Captain Harrriſon's eſtate lies in a different province from this; he has buſineſs there, I ſhall attend him, and therefore ſoon bid adieu to this Eden.—As I am ſelf-baniſhed from London, it is of little conſequence in what part of his Majeſty's dominions I reſide.—Your letters will be forwarded to me with punctuality, and I ſhall with impatience expect you to put it in my power to relieve my loved Emma's diſtreſs, by acquainting me with the means that are wanting to her happineſs.

[Page 72] I beg to be indulged with an account of Lady Juliana's health, and of every thing that relates to yours, and my ſiſter's welfare.—I live but in ye all.

CHARLES EVEYLN.

[Page 73]

THE poſt is come in without bringing me a letter, which is a real diſappointment, becauſe I fear the delay may retard the happineſs of others as well as mine.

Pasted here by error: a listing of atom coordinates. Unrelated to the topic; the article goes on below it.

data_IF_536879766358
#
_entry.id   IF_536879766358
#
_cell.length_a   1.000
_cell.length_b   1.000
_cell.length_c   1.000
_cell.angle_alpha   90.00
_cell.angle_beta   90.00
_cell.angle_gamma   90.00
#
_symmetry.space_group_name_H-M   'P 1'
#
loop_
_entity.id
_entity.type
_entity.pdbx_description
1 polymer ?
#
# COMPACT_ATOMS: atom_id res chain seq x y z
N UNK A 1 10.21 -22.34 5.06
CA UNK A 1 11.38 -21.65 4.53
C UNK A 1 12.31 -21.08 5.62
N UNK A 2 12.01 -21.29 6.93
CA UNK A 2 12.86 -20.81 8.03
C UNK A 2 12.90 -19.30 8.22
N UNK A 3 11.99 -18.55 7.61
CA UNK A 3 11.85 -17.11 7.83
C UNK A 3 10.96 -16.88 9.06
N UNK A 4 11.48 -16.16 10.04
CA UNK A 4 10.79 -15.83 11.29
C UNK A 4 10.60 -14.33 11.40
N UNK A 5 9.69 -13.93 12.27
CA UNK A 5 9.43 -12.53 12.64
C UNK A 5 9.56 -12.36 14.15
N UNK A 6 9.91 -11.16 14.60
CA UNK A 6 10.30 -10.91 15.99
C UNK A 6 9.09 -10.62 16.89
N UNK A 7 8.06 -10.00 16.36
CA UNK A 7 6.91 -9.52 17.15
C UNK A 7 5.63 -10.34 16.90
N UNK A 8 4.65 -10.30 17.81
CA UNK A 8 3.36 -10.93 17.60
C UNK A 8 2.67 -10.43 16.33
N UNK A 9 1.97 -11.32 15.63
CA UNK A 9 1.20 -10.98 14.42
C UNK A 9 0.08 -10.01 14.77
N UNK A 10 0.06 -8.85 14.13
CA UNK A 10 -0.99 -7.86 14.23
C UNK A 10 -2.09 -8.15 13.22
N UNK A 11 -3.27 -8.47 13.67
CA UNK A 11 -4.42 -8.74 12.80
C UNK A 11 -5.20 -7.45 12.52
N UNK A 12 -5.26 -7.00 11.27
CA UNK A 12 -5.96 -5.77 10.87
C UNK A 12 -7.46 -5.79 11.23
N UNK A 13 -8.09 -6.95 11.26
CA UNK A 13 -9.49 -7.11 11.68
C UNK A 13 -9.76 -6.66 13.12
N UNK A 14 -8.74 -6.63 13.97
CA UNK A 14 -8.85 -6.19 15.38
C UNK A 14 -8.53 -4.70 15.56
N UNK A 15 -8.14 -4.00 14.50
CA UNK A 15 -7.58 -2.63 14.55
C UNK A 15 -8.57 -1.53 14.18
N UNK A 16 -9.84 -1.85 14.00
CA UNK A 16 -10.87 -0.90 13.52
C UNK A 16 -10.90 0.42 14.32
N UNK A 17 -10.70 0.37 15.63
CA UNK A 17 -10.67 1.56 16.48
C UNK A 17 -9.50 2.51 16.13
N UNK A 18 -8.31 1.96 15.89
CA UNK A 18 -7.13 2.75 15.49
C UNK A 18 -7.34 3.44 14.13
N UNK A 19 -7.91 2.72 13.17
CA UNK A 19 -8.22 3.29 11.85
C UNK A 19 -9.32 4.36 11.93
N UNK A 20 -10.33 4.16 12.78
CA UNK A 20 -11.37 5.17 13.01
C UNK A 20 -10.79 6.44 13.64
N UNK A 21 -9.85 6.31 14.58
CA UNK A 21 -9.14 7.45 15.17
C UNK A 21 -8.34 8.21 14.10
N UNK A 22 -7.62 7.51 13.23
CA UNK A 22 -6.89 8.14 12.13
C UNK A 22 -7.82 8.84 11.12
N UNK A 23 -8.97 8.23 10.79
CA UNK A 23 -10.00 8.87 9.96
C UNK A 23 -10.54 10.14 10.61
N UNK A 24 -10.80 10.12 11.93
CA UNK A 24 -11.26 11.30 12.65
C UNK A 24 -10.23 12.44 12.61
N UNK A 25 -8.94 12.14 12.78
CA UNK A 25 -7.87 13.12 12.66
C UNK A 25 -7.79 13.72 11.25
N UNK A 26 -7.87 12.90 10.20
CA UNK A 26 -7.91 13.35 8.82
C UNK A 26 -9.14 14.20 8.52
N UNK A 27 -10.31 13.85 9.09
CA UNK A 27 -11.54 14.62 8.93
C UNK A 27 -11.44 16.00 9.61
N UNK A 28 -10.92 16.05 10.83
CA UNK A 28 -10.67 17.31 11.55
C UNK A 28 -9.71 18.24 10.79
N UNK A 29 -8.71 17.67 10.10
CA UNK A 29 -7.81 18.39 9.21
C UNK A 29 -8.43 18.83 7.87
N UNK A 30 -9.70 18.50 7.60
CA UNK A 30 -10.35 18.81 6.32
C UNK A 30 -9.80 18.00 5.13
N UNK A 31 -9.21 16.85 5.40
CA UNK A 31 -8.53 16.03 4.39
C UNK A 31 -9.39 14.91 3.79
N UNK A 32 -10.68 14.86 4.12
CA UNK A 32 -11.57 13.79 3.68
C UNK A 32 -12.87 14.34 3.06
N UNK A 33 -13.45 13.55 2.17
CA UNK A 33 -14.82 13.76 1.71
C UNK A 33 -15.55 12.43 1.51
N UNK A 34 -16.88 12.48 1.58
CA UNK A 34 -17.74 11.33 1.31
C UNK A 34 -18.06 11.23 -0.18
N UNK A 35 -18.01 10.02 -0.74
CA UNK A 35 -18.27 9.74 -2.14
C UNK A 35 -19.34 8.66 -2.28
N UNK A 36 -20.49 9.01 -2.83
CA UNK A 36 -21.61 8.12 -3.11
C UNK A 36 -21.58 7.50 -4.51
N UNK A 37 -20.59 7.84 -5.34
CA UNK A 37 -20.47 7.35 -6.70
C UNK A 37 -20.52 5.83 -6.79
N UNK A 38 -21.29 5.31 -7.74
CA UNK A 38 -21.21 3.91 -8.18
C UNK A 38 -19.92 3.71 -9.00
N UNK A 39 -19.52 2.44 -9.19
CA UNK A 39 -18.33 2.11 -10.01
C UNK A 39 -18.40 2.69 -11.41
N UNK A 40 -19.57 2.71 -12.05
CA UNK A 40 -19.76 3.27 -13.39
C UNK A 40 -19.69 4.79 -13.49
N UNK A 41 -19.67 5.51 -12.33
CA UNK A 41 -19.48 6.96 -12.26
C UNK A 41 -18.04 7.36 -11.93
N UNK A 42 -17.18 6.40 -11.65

Harriſon's buſineſs will oblige us to ſtay ſome days in this town, which is a very dull one, and the country round it [Page 74] leſs cultivated than any part of Ireland that I have yet ſeen.—The lands are entirely given up to paſture, and we have rode over plains of five or ſix and thirty miles in circumference, without ſeeing the face, or even the veſtige, of any human creature, excepting a few miſerable huts, made up of mud and ſtraw, which appear to be ſcarcely habitable. Yet this country is not without its curioſities.—We went yeſterday to ſee a beautiful lake, about twenty miles from hence, which runs above twelve miles in length, and eighteen broad in many parts of it. Like that at Killarney it is bordered with flowering ſhrubs of various kinds, which grow ſpontaneouſly, and on its banks are ſituated a number of gentlemen's ſeats.—I acknowledge the ſcene beautiful, yet it falls far ſhort of the one juſt mentioned. It wants variety, and that luxuriant wildneſs that tranſcends the efforts of art.